Organic Opportunity

Unforeseen home damage leads to an ambitious green makeover in a modern Manhattan Beach dwelling.

Dreams do come true, but sometimes in the guise of a nightmare. Such was the case for college sweethearts Corey and Marcie Baim, who married and started a family with the dream of building a house “someday.”

On a November morning in 2010, Corey and Marcie left their Manhattan Beach modern-style home with their two young sons, Macley and Cayden, for what they thought would be another typical day. But at 4:30 p.m., they received a call at their Hermosa Beach graphic design office informing them that water was coming out of their second story windows. 

“When we arrived, water was in the street and driveway and was oozing from the exterior stucco,” recalls Marcie. “We ran into the house, and the first thing I noticed besides the water at our feet was hot, heavy humidity. I knew we were in big trouble.”

A broken fire sprinkler caused the catastrophe. When a remediation team arrived, a race against the clock began to mitigate the onset of toxic mold.

Within 24 hours, the entire contents of the three-story home were removed. Destroyed items were deposited into dumpsters, and anything salvageable was either put in storage containers or set aside for their temporary housing.

“Through it all, I kept telling myself, ‘It’s just stuff,’” says Marcie. “But when I saw a man carrying my boxed wedding dress out to the dumpsters, I realized that some ‘stuff’ has a lot of meaning.”

They were told they would be back in their home in two months. Much to their dismay, two months became a year—with all of their belongings off-limits in storage due to insurance regulations.

Looking at life through the eyes of a child often casts a simple light on chaos. Such was the case when 4-year–old Cayden uttered, “Sometimes water floods your house, and then you need to find a new one.” And that is what the Baim family did.


The family enjoys their spacious and environmentally conscious kitchen.

They rented a nearby home and enlisted the services of a long-time friend, Daniel Salzman, to redesign and rebuild their home. Coincidentally, the couple’s IE Design + Communications company had just branded Salzman’s Manhattan Beach-based business, Evergreen Design Build, Inc.

“Marcie designed my logo and has a great eye for design,” shares Daniel. “She had a definite vision when she came to my South Bay Green Design Center showroom in Manhattan Beach, where she selected most of the materials and finishes.”

Marcie’s affinity for Bohemian style was the design inspiration. Her experience as a costume designer for Madonna lent itself to the project, as she drove the process alongside Daniel—with Corey in the wings for major decision-making while he ran their business.

For Daniel, the biggest challenge was to re-imagine the expansion of the house in compliance with stringent city guidelines. The boys were sharing a room, so they needed a second bedroom, and Marcie wanted a home office for her new MIXT Studio eco-friendly line of paper and gift goods.

The mid-level bedroom space conundrum influenced the major changes in the living spaces above with an increase in deck size, while the kitchen footprint remained the same. Trading interior space between levels enabled the triangle-shaped master bedroom to evolve into a more practical design while increasing outdoor living spaces.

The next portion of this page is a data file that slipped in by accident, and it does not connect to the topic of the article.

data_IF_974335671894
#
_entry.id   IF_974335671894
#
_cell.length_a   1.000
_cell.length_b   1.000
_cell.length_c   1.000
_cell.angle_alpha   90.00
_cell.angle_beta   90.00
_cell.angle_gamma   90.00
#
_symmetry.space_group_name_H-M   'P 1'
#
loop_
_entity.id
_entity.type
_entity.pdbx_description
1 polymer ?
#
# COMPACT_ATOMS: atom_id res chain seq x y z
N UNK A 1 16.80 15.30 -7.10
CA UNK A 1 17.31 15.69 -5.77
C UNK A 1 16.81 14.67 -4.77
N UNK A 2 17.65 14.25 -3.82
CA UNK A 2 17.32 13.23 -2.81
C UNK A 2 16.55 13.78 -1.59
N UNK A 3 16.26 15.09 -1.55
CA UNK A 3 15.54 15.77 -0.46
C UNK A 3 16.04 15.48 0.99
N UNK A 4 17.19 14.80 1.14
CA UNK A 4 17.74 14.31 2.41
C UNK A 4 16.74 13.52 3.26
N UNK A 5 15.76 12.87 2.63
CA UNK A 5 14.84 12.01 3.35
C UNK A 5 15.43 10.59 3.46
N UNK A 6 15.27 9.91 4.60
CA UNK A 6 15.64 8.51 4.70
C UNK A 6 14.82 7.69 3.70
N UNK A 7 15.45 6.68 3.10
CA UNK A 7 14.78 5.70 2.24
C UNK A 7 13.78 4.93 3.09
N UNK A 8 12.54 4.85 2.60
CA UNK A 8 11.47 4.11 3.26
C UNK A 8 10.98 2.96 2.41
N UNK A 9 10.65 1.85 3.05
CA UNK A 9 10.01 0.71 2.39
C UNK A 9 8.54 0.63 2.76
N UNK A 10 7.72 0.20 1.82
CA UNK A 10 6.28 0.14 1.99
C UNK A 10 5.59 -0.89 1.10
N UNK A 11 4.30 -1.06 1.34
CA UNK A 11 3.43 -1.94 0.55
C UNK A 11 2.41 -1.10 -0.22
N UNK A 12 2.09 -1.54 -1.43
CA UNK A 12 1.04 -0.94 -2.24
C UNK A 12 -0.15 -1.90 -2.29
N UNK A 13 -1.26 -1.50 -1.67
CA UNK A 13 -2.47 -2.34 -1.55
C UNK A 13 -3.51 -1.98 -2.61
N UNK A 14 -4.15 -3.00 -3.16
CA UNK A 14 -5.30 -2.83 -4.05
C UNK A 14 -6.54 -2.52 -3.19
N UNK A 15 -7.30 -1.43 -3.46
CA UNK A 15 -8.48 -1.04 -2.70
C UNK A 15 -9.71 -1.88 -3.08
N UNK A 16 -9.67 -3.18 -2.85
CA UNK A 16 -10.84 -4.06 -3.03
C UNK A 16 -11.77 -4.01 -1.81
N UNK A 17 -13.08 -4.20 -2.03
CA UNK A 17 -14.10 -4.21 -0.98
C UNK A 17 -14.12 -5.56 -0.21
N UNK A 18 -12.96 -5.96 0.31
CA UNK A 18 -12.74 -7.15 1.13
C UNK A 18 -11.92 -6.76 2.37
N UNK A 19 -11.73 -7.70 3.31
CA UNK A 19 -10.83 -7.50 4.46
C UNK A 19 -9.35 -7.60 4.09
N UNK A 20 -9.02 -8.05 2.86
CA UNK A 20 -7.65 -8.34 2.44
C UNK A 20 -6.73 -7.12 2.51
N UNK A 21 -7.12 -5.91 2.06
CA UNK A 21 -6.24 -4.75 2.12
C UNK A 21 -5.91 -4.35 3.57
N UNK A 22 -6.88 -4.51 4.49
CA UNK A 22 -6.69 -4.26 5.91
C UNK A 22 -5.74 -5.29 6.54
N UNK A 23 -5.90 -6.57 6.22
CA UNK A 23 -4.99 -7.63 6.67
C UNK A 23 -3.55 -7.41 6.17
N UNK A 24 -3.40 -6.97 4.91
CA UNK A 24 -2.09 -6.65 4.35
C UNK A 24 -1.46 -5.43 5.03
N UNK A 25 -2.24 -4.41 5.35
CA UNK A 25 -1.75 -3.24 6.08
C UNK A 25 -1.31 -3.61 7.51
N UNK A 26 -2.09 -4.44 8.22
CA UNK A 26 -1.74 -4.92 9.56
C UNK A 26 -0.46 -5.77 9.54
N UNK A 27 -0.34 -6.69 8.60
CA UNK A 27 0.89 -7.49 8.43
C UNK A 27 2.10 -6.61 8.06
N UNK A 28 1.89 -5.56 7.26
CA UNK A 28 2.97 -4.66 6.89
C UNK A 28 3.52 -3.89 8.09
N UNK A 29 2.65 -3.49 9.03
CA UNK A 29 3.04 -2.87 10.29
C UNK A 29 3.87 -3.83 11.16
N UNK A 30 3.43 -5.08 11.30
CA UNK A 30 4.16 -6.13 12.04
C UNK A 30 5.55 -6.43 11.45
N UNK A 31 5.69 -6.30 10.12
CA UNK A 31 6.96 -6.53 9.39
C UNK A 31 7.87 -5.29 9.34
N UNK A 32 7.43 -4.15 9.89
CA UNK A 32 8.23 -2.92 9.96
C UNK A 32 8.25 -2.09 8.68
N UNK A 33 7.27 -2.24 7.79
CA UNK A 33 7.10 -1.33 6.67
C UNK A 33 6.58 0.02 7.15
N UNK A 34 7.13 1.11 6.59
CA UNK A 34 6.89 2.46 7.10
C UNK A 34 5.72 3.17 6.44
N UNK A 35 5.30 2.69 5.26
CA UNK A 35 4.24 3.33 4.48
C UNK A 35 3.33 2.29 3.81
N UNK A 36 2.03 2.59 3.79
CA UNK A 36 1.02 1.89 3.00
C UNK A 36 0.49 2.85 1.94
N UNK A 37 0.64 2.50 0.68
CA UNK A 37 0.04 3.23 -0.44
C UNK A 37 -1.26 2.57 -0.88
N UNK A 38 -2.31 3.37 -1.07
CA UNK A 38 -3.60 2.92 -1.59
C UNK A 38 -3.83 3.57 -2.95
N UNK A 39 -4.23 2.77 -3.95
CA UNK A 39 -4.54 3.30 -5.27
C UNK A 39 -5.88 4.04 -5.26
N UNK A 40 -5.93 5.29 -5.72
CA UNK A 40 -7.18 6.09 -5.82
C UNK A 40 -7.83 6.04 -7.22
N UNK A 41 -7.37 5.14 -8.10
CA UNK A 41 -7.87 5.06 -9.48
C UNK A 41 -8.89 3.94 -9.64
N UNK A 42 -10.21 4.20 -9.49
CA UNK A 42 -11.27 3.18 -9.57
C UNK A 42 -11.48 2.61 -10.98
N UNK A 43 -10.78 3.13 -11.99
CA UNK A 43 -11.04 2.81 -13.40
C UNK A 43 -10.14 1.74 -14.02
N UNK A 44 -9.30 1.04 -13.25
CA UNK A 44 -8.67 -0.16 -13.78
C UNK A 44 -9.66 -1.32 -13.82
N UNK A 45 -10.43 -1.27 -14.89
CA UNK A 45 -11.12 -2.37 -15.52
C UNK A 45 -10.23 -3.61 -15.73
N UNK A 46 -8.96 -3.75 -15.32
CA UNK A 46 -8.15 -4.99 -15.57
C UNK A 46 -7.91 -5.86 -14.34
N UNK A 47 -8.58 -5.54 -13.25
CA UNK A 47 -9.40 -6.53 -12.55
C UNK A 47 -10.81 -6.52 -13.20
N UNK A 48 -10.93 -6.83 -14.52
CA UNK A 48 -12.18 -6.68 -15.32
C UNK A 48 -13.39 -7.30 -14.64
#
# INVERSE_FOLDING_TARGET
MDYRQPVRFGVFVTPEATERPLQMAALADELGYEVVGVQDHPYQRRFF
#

Once the architectural design was finalized, overall design and building considerations began to take shape—with nothing but structural walls limiting the imagination. At the core of the building was a green theme, which was in keeping with Daniel Salzman’s sustainable approach to all of his projects.

“We repurposed large areas of glass, such as sliding doors, and we replaced inefficient windows,” he says. “The new hardwood floors are Forest Stewardship Council-certified wood, which comes from managed forests that only cut one-third of the wood at a time. The master bathroom countertops were re-cut from the old kitchen counter. Lighting was upgraded to LED cans for efficiency, and an electric car charging plug was wired in the garage.”

What was formerly minimalistic, angular and predominantly khaki green and black was brought to life with a Moroccan influence and fresh whites, muted earth tones and startling splashes of vivid color. Brightly painted concrete tiles that Marcie found in Pasadena were “must-haves” that were installed in the master and powder bathrooms. The green granite kitchen countertop—treated to look like leather—is a new finish that’s a family favorite.

A signature design element by Daniel Salzman is the fireplace that was finished with recycled clay tiles, a reclaimed wood mantle and a lava stone hearth. Another is the industrialized master shower cage that he duplicated from a photo Marcie found and had her heart set on. “I am into cars, and I had a custom auto shop that builds drift racing cars in Orange County make it with light gauge steel in the shop,” says Daniel.

A delightful, eclectic mix of salvaged and new furnishings complemented by collectibles and decorative lighting selected by Marcie completed the “new” home. As if to pay homage to their journey, entryway light fixtures invitingly draw attention to the dramatic ceiling and living spaces above, with the house seemingly whispering that life is definitely looking up again for Corey, Marcie and their family.  

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